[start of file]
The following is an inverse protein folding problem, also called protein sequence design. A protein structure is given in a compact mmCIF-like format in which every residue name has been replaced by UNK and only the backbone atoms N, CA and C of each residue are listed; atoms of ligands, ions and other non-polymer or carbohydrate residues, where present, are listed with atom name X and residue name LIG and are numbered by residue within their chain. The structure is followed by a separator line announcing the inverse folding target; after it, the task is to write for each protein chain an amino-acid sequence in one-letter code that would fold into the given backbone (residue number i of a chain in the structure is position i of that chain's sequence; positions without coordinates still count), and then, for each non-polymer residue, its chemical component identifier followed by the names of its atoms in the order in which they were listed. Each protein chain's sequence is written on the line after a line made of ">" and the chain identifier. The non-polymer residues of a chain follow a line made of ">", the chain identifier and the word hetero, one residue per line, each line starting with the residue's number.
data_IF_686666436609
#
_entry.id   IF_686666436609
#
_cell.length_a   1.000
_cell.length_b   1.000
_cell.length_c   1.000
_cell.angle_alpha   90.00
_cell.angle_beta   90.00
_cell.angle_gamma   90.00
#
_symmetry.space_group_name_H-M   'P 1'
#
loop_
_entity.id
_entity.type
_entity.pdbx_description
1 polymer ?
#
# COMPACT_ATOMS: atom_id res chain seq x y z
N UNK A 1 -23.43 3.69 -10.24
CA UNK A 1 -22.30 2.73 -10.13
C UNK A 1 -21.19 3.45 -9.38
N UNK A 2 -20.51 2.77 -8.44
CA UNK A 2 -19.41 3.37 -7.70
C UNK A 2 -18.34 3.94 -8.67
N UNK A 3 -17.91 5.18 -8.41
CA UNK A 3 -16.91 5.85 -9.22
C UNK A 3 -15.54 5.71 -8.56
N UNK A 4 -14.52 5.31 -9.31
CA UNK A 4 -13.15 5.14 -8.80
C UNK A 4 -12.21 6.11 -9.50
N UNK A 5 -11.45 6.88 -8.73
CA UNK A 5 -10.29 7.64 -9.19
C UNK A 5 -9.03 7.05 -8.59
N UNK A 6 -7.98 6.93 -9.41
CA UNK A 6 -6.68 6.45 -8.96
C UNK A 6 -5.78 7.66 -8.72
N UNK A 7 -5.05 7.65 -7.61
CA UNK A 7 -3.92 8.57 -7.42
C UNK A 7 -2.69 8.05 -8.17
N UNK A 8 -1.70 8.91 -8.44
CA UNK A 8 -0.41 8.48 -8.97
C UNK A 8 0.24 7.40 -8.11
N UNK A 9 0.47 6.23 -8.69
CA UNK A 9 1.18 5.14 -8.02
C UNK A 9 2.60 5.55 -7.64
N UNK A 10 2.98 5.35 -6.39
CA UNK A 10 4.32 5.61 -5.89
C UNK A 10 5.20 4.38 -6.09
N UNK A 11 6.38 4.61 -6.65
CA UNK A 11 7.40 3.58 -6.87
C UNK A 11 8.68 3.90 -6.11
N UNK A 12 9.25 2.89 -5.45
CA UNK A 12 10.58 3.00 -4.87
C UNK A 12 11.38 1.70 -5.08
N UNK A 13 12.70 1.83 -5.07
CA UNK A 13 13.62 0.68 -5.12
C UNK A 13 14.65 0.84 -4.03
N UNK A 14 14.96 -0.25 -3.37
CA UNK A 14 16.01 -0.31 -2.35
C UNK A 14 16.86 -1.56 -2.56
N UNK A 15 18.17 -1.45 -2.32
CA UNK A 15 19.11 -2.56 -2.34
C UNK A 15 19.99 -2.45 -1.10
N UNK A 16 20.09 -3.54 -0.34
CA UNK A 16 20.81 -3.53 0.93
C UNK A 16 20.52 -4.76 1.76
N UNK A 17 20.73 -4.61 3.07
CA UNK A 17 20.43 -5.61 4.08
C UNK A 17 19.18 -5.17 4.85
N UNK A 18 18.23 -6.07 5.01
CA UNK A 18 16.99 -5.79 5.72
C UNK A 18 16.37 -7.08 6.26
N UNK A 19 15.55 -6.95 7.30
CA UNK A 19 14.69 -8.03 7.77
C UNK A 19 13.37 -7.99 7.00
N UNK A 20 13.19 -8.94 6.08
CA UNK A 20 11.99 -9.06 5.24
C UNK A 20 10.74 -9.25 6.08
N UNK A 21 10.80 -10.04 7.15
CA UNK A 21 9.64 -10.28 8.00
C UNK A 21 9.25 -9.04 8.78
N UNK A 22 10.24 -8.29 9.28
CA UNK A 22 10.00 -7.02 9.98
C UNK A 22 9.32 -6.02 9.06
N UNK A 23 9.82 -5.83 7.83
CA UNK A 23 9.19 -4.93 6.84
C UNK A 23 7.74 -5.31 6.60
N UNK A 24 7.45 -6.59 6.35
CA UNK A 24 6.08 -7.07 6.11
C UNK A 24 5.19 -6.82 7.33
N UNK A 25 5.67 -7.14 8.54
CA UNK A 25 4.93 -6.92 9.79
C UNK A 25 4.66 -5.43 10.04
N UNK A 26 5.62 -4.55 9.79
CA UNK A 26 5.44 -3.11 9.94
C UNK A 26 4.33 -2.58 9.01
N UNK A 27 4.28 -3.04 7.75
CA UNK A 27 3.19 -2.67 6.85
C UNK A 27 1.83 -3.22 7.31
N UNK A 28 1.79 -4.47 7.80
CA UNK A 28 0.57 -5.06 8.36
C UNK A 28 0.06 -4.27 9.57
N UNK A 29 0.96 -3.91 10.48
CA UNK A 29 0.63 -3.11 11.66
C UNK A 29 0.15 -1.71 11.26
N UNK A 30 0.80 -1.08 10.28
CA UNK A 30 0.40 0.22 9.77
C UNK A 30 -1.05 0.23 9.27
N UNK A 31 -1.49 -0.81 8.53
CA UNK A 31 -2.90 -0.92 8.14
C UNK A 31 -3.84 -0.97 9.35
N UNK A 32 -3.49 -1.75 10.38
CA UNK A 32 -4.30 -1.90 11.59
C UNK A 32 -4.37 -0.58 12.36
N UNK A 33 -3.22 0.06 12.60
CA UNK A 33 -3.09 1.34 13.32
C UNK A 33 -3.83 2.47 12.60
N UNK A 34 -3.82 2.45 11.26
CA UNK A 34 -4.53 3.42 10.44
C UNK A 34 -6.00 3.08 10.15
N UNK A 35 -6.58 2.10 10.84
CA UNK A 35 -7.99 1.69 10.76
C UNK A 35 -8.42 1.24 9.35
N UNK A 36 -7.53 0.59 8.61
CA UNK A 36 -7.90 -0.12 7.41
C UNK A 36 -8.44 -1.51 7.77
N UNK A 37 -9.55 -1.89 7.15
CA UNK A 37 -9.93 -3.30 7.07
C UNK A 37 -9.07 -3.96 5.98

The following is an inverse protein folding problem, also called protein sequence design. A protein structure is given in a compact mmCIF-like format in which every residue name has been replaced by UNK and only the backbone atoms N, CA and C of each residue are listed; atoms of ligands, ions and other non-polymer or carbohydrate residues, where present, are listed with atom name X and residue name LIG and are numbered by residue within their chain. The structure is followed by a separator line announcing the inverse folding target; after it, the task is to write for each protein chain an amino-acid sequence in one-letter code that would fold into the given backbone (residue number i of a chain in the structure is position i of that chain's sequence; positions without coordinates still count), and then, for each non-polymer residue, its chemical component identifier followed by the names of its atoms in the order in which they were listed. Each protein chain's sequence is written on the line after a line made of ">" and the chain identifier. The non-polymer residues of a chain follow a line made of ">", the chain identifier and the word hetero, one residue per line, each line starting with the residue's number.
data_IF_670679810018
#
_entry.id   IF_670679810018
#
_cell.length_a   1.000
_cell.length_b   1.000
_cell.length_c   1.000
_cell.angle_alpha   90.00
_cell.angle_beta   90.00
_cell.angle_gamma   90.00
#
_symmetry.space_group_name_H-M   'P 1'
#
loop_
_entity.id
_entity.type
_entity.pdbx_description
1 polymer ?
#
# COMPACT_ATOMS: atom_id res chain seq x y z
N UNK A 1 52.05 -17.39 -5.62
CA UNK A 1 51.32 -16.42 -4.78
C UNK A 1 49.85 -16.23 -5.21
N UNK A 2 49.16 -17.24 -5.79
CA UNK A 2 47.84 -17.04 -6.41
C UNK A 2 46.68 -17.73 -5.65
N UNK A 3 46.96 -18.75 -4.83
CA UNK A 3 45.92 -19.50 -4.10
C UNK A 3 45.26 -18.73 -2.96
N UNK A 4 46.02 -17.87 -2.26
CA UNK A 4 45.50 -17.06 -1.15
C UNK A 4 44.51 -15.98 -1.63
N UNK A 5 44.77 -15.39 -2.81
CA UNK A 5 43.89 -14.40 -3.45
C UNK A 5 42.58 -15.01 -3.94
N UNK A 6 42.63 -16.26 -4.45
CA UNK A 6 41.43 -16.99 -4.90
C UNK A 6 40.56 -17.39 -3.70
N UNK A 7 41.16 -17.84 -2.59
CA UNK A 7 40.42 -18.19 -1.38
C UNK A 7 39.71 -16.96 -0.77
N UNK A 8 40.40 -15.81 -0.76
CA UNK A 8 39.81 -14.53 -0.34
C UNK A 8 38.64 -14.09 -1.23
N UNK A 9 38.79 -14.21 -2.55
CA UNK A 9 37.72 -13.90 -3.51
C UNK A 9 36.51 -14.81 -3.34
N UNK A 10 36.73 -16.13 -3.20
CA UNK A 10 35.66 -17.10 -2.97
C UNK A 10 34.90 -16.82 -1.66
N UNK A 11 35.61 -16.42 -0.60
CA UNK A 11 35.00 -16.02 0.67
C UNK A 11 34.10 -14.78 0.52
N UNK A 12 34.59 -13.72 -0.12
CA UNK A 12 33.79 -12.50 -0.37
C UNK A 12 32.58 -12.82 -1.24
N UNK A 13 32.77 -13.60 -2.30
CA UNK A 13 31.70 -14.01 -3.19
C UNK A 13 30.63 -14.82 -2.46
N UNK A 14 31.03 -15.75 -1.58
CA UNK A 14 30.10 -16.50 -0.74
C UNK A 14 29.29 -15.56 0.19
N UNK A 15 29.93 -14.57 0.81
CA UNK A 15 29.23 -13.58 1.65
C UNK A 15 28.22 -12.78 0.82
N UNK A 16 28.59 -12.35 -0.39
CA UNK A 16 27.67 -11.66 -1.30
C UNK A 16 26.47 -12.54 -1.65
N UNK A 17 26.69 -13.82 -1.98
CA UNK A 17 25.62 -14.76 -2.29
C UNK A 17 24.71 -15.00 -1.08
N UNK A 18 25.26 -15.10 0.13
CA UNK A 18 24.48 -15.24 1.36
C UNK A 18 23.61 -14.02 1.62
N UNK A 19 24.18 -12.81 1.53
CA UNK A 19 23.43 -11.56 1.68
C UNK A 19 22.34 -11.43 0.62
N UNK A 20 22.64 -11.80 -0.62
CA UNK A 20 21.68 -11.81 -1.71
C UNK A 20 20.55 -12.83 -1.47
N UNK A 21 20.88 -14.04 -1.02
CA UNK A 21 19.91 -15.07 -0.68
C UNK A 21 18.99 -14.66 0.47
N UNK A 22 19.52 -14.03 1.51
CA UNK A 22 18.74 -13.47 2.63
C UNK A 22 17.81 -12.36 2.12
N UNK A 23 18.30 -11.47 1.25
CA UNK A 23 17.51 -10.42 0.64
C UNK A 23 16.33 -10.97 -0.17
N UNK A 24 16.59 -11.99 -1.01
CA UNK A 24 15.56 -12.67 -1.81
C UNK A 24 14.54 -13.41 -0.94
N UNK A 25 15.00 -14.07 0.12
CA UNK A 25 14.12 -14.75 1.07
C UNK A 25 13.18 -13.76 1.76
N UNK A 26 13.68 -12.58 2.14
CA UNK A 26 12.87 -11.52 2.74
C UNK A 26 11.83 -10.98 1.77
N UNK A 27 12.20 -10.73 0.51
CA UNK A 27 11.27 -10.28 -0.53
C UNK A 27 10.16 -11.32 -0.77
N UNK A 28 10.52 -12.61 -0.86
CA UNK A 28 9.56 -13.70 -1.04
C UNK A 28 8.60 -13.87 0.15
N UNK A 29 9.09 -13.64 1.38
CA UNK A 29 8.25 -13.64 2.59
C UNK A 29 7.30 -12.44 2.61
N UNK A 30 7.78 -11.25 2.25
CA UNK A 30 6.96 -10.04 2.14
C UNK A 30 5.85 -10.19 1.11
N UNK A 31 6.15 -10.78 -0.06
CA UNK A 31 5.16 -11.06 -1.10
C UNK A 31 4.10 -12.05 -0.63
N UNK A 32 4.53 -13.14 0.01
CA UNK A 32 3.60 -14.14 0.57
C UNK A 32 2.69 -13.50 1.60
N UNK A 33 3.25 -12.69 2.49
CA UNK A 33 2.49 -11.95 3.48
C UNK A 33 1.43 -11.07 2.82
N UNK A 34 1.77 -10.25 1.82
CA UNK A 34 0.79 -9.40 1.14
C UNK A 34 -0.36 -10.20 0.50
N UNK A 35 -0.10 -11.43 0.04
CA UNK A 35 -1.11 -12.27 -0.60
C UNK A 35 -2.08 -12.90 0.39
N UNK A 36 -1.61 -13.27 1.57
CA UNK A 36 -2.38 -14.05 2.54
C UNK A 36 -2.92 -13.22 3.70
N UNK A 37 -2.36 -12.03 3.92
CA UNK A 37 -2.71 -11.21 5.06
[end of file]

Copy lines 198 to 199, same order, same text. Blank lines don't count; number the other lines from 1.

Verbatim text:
C UNK A 15 28.22 -12.78 0.82
N UNK A 16 28.59 -12.35 -0.39